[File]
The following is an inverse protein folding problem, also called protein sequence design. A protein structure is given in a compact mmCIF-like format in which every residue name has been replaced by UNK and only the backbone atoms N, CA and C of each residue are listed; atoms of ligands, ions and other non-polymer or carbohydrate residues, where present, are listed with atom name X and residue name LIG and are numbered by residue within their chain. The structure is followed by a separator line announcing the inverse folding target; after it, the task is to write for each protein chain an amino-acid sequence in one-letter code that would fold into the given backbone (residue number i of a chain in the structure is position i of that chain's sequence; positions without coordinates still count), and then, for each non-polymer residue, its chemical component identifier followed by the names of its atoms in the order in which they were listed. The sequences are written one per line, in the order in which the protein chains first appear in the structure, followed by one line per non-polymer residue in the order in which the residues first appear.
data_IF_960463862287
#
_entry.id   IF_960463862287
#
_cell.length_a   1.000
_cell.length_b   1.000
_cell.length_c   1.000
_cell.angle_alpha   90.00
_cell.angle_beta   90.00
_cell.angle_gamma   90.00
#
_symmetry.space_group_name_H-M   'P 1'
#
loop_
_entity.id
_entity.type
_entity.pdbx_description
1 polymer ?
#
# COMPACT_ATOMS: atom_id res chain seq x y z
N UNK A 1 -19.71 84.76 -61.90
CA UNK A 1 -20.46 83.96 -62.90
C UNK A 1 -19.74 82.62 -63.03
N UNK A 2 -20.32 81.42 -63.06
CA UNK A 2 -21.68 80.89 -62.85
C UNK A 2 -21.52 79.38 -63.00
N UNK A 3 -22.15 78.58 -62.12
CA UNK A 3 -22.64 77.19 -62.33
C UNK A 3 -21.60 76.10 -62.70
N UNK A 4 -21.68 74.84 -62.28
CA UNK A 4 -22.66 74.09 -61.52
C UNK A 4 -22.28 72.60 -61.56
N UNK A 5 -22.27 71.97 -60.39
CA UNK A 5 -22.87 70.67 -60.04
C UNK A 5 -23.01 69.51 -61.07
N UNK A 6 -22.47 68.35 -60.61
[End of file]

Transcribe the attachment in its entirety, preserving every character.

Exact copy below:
The following is an inverse protein folding problem, also called protein sequence design. A protein structure is given in a compact mmCIF-like format in which every residue name has been replaced by UNK and only the backbone atoms N, CA and C of each residue are listed; atoms of ligands, ions and other non-polymer or carbohydrate residues, where present, are listed with atom name X and residue name LIG and are numbered by residue within their chain. The structure is followed by a separator line announcing the inverse folding target; after it, the task is to write for each protein chain an amino-acid sequence in one-letter code that would fold into the given backbone (residue number i of a chain in the structure is position i of that chain's sequence; positions without coordinates still count), and then, for each non-polymer residue, its chemical component identifier followed by the names of its atoms in the order in which they were listed. The sequences are written one per line, in the order in which the protein chains first appear in the structure, followed by one line per non-polymer residue in the order in which the residues first appear.
data_IF_960463862287
#
_entry.id   IF_960463862287
#
_cell.length_a   1.000
_cell.length_b   1.000
_cell.length_c   1.000
_cell.angle_alpha   90.00
_cell.angle_beta   90.00
_cell.angle_gamma   90.00
#
_symmetry.space_group_name_H-M   'P 1'
#
loop_
_entity.id
_entity.type
_entity.pdbx_description
1 polymer ?
#
# COMPACT_ATOMS: atom_id res chain seq x y z
N UNK A 1 -19.71 84.76 -61.90
CA UNK A 1 -20.46 83.96 -62.90
C UNK A 1 -19.74 82.62 -63.03
N UNK A 2 -20.32 81.42 -63.06
CA UNK A 2 -21.68 80.89 -62.85
C UNK A 2 -21.52 79.38 -63.00
N UNK A 3 -22.15 78.58 -62.12
CA UNK A 3 -22.64 77.19 -62.33
C UNK A 3 -21.60 76.10 -62.70
N UNK A 4 -21.68 74.84 -62.28
CA UNK A 4 -22.66 74.09 -61.52
C UNK A 4 -22.28 72.60 -61.56
N UNK A 5 -22.27 71.97 -60.39
CA UNK A 5 -22.87 70.67 -60.04
C UNK A 5 -23.01 69.51 -61.07
N UNK A 6 -22.47 68.35 -60.61